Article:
The Nelson Assembly (previously called Blue Assembly) is the second legislative chamber. Most Nelson Assembly delegates are high school students, though motivated middle school students are also permitted to apply. The level of debate in Nelson Assembly is notably higher and faster-paced than that in Harvey Assembly, and parliamentary procedure is more strictly enforced. While in the Capitol Building, Nelson Assembly uses the Assembly chamber at the Capitol.
Phillips is the senior chamber of the three assemblies. The level of debate is higher still than that of Nelson Assembly. Middle school and new-to-YIG delegates are not permitted in Phillips except for in special circumstances. Their debate takes place in the GAR Hearing Room on the fourth floor of the Capitol.
The Senate is the most senior of the Model Government chambers. Limited to a maximum capacity of 33 delegates, the Senate is typically made up of upperclassmen and experienced debaters. Debate is rapid, intense, and thorough and takes place in the Capitol Building’s Senate Chambers.
Each legislative chamber has four officers – all sixteen of these officers are voted in at Pre-Government. Each of the chambers has its own Floor Leader, Chief Clerk, and Reading Clerk. Each of the assemblies has their own Speaker, and the Senate has a President. These students all must attend a training session between the time of their election at Pre-Gov and the start of the Model Government conference.
The Supreme Court program is aimed at getting delegates to examine case law and develop accurate and convincing arguments on one side of an appellate court case. While open to delegates of all ages, this program area is recommended for high school students. Each Supreme Court delegate will receive an assigned court case and a side for which to argue (appellant or respondent). Every effort will be made to ensure that delegates argue against those who are not from their own local delegation. Additionally, each Supreme Court participant will also serve as a justice on the bench for at least one case hearing.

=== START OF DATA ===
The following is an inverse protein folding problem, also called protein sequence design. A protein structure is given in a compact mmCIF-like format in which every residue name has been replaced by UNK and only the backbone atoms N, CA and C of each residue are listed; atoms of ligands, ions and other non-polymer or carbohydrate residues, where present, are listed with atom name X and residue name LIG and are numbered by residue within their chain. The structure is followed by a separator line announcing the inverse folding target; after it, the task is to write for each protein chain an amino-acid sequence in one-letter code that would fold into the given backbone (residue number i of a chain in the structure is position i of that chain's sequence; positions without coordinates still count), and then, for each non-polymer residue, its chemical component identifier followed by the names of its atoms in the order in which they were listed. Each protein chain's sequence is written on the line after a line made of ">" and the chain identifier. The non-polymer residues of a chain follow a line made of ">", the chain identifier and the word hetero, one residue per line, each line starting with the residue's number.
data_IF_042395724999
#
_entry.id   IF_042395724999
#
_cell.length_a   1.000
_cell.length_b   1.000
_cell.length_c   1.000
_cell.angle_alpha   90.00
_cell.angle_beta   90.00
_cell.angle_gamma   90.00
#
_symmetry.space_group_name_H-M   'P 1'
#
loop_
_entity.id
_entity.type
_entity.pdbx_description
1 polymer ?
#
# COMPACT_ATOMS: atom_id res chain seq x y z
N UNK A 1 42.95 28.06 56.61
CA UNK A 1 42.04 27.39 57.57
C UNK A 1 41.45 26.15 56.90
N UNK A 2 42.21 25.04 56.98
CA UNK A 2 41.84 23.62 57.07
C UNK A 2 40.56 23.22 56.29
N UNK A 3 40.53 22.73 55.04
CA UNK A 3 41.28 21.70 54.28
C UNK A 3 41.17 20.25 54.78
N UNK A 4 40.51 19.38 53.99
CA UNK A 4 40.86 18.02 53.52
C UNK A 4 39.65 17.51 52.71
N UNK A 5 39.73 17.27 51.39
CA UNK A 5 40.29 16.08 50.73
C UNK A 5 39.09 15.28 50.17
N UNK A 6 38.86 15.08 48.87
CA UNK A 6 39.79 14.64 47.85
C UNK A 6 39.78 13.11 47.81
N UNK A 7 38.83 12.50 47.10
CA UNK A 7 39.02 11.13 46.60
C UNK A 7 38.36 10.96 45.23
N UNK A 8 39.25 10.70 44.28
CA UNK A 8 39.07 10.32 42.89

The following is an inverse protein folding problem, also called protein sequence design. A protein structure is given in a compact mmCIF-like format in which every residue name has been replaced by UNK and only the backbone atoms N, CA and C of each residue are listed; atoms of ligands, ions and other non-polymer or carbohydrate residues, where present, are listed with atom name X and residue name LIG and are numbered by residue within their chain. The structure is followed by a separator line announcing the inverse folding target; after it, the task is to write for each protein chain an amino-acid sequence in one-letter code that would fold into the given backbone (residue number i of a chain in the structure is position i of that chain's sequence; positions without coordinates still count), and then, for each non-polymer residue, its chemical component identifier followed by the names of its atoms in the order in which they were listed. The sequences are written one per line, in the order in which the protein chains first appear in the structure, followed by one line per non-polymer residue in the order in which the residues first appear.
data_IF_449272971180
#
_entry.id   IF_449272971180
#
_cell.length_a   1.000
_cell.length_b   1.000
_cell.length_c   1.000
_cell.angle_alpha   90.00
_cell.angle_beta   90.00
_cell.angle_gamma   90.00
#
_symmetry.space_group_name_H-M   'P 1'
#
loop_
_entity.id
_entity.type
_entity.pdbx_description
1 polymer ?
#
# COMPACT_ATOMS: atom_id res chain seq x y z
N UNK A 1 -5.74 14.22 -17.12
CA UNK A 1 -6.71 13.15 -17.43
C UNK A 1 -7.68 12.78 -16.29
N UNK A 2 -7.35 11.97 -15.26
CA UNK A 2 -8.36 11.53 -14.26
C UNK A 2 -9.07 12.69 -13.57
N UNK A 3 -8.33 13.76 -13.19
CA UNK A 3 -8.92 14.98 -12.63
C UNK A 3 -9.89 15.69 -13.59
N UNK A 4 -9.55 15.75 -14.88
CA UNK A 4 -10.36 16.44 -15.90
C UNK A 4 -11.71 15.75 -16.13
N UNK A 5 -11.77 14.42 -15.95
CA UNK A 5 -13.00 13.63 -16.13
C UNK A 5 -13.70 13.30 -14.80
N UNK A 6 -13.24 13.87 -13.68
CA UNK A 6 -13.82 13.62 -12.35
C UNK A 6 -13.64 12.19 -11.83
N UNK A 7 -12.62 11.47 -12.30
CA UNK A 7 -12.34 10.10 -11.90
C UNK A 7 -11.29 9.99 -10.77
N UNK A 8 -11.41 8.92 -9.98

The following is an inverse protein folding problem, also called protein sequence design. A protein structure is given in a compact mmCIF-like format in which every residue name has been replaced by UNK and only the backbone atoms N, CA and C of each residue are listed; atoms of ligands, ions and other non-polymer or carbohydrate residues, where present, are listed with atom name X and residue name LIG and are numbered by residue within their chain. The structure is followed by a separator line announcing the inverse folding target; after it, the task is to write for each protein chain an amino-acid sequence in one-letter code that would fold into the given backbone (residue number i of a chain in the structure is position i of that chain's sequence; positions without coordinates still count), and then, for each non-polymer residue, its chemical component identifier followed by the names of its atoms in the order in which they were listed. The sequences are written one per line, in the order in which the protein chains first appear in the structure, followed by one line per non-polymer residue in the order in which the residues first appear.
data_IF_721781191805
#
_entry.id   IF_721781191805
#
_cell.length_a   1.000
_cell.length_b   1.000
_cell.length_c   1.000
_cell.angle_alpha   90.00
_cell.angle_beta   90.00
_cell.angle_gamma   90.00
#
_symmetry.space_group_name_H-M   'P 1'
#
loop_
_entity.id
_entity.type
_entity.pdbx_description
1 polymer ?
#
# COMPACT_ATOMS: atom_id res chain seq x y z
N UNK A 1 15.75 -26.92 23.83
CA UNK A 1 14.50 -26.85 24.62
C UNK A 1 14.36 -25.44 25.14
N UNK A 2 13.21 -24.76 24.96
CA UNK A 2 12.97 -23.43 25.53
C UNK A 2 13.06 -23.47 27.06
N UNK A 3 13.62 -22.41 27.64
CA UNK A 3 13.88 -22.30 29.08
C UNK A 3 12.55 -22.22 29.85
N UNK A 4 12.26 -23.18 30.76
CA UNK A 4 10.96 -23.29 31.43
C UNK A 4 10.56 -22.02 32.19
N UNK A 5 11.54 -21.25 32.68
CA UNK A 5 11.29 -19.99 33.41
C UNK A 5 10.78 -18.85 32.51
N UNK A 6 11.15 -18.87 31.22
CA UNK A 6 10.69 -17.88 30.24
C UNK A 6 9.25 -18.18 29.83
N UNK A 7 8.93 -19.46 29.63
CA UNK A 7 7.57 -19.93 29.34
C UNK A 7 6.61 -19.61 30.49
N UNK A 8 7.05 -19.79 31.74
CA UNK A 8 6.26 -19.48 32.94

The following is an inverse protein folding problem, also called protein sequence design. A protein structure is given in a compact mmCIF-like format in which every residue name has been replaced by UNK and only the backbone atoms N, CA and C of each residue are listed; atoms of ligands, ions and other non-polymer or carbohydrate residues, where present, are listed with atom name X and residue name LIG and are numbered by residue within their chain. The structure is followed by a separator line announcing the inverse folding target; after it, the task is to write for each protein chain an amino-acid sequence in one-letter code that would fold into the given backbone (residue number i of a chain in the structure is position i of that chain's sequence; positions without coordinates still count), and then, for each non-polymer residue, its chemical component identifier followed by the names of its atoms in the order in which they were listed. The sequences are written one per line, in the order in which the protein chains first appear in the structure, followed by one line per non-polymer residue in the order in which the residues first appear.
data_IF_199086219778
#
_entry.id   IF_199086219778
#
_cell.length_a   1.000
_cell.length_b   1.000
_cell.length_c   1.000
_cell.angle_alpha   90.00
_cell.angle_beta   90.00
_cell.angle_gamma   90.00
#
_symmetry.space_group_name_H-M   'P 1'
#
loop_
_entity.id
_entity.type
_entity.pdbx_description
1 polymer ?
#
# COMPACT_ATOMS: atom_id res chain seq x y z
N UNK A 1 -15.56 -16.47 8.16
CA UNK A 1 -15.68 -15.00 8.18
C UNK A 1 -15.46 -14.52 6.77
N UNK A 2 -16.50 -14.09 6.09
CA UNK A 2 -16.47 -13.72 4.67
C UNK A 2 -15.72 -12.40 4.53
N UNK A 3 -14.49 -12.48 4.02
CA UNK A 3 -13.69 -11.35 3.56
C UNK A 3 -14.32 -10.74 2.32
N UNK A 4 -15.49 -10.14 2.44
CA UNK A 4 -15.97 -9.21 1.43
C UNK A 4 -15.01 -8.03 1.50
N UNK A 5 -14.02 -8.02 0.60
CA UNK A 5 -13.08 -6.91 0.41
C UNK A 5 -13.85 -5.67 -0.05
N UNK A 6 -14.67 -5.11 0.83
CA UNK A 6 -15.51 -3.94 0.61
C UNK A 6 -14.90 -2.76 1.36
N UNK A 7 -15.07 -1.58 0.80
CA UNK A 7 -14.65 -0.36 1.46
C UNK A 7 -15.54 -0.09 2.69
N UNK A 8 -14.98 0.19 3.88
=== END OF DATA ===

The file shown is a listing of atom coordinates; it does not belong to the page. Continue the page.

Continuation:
Case Assignment / Work as Attorney
Each Supreme Court delegate will be assigned a group of cases to review and prepare for, and precise case assignments and pairings will be made close to Pre-Government. Once the cases have been assigned, the first step for the Supreme Court member is the writing of briefs. The preparation of briefs is necessary to provide the court with case information, resources, and material to aid the justices in their decisions. It is very important to prepare each brief with the comprehensive facts, a complete listing of authorities, and a convincing argument and conclusion. An effective brief works well in the court and can play a major part in the outcome of a case hearing.
Following the filing of the briefs, Supreme Court delegates should devote their time to preparing an oral argument. Each team or group of attorneys should develop their arguments as well as divide the allotted time for argument. In addition, each attorney should practice presenting their case as much as possible prior to the actual presentation of oral arguments.
As you are presenting your case, each of the seven justices are free to interrupt and ask questions. Be prepared to answer these questions with well-thought and organized answers supporting your case. At the end of each argument and conclusion of the appellant and respondent, there will be a moment in which the justices have an opportunity to ask either the appellants or respondents questions regarding the case. Attorneys for the appellants and respondent shall then retire until the court issues its decision and opinion.